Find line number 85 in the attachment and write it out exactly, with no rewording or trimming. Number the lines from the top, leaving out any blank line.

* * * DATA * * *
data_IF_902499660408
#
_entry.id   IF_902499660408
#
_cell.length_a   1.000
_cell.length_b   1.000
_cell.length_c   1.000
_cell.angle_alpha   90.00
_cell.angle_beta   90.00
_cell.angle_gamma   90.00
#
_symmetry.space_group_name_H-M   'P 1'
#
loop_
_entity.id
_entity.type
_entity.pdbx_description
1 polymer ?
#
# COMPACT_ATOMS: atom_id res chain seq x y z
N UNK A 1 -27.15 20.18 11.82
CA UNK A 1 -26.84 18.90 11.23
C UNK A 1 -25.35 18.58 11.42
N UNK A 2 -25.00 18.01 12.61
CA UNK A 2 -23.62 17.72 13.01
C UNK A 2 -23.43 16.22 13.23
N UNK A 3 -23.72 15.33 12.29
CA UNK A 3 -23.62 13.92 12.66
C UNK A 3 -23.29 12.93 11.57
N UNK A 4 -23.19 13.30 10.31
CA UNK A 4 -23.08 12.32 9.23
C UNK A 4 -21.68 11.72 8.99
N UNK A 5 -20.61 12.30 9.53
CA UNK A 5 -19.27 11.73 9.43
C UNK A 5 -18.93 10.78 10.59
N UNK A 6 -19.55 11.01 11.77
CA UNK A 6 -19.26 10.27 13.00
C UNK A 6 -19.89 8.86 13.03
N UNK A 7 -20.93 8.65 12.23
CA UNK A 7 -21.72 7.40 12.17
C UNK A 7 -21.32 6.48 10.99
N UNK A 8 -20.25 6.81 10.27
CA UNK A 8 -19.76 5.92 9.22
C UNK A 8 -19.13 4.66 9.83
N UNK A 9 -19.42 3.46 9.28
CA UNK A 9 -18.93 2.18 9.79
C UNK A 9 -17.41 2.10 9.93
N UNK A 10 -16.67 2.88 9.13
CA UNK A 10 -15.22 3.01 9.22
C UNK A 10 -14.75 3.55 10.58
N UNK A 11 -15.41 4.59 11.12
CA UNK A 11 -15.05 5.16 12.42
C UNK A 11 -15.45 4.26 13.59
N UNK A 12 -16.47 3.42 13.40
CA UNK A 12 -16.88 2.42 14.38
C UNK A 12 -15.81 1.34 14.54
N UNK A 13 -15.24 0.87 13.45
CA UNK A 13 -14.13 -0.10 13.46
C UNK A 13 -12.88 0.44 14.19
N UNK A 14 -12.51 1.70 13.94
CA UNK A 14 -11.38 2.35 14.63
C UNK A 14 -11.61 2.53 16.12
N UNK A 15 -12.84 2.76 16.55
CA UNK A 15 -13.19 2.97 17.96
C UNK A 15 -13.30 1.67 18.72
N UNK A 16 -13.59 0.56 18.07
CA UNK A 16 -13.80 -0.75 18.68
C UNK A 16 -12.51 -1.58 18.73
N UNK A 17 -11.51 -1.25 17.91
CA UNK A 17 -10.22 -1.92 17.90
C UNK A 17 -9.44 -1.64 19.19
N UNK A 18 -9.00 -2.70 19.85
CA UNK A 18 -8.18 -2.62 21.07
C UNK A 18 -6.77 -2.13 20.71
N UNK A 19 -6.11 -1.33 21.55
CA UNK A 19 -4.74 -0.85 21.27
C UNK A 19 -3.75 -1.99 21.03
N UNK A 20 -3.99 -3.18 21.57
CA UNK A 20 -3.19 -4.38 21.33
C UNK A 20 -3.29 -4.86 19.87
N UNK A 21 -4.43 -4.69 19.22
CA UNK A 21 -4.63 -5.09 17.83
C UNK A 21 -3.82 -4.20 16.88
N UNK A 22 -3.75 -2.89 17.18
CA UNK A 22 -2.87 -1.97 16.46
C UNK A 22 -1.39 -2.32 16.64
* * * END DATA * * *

CA UNK A 22 -2.87 -1.97 16.46